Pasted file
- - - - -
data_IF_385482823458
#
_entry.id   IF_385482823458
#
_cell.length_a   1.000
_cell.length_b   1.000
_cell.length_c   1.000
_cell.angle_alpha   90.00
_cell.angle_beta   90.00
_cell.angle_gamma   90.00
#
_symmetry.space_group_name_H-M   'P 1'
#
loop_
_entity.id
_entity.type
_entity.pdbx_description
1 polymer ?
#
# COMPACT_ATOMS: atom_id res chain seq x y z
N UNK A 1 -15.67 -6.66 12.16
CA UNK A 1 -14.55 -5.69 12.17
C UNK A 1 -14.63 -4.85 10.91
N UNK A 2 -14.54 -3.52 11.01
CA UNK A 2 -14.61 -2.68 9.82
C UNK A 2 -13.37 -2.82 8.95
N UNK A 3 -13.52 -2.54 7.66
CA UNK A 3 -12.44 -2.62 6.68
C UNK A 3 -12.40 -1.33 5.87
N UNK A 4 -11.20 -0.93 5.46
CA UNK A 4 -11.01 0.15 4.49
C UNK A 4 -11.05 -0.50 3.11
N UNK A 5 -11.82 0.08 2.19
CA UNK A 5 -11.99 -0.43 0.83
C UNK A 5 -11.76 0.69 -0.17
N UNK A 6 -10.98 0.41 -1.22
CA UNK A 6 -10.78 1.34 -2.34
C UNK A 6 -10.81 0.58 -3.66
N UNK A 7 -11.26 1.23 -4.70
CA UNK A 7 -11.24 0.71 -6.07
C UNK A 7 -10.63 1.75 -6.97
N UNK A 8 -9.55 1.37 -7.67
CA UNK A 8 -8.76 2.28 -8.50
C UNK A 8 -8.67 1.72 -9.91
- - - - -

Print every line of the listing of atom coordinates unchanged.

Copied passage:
data_IF_385482823458
#
_entry.id   IF_385482823458
#
_cell.length_a   1.000
_cell.length_b   1.000
_cell.length_c   1.000
_cell.angle_alpha   90.00
_cell.angle_beta   90.00
_cell.angle_gamma   90.00
#
_symmetry.space_group_name_H-M   'P 1'
#
loop_
_entity.id
_entity.type
_entity.pdbx_description
1 polymer ?
#
# COMPACT_ATOMS: atom_id res chain seq x y z
N UNK A 1 -15.67 -6.66 12.16
CA UNK A 1 -14.55 -5.69 12.17
C UNK A 1 -14.63 -4.85 10.91
N UNK A 2 -14.54 -3.52 11.01
CA UNK A 2 -14.61 -2.68 9.82
C UNK A 2 -13.37 -2.82 8.95
N UNK A 3 -13.52 -2.54 7.66
CA UNK A 3 -12.44 -2.62 6.68
C UNK A 3 -12.40 -1.33 5.87
N UNK A 4 -11.20 -0.93 5.46
CA UNK A 4 -11.01 0.15 4.49
C UNK A 4 -11.05 -0.50 3.11
N UNK A 5 -11.82 0.08 2.19
CA UNK A 5 -11.99 -0.43 0.83
C UNK A 5 -11.76 0.69 -0.17
N UNK A 6 -10.98 0.41 -1.22
CA UNK A 6 -10.78 1.34 -2.34
C UNK A 6 -10.81 0.58 -3.66
N UNK A 7 -11.26 1.23 -4.70
CA UNK A 7 -11.24 0.71 -6.07
C UNK A 7 -10.63 1.75 -6.97
N UNK A 8 -9.55 1.37 -7.67
CA UNK A 8 -8.76 2.28 -8.50
C UNK A 8 -8.67 1.72 -9.91